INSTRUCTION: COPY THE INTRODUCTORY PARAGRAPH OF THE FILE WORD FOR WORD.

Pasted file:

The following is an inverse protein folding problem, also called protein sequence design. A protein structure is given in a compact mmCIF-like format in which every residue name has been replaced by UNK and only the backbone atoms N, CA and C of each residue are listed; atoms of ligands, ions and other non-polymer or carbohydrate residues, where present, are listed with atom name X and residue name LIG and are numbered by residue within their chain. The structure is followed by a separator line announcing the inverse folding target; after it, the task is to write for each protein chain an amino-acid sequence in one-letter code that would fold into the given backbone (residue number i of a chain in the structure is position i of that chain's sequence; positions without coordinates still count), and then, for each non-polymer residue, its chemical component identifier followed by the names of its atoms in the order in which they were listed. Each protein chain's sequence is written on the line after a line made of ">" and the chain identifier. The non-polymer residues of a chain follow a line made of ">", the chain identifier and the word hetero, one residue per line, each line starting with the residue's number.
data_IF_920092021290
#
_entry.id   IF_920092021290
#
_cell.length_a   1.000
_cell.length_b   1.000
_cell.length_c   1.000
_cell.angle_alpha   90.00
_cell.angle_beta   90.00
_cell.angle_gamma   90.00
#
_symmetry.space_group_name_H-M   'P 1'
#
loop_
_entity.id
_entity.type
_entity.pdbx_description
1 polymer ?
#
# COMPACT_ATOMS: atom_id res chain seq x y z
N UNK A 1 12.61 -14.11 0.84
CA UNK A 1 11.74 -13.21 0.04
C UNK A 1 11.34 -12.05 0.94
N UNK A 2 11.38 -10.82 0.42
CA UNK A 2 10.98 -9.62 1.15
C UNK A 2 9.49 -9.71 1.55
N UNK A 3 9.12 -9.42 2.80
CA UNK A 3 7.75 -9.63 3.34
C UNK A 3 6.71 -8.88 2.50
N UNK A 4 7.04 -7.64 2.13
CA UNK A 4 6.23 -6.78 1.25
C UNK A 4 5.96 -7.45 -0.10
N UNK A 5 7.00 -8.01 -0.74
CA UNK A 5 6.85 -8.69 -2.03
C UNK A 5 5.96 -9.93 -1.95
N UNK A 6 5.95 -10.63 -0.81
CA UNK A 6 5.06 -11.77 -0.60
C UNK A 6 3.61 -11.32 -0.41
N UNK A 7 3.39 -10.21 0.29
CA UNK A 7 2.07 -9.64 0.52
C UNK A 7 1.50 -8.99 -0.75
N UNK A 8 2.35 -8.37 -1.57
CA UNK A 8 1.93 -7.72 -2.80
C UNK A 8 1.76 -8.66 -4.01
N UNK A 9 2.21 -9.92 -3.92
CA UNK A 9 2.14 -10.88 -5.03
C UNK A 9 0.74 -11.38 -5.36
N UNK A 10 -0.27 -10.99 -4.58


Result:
The following is an inverse protein folding problem, also called protein sequence design. A protein structure is given in a compact mmCIF-like format in which every residue name has been replaced by UNK and only the backbone atoms N, CA and C of each residue are listed; atoms of ligands, ions and other non-polymer or carbohydrate residues, where present, are listed with atom name X and residue name LIG and are numbered by residue within their chain. The structure is followed by a separator line announcing the inverse folding target; after it, the task is to write for each protein chain an amino-acid sequence in one-letter code that would fold into the given backbone (residue number i of a chain in the structure is position i of that chain's sequence; positions without coordinates still count), and then, for each non-polymer residue, its chemical component identifier followed by the names of its atoms in the order in which they were listed. Each protein chain's sequence is written on the line after a line made of ">" and the chain identifier. The non-polymer residues of a chain follow a line made of ">", the chain identifier and the word hetero, one residue per line, each line starting with the residue's number.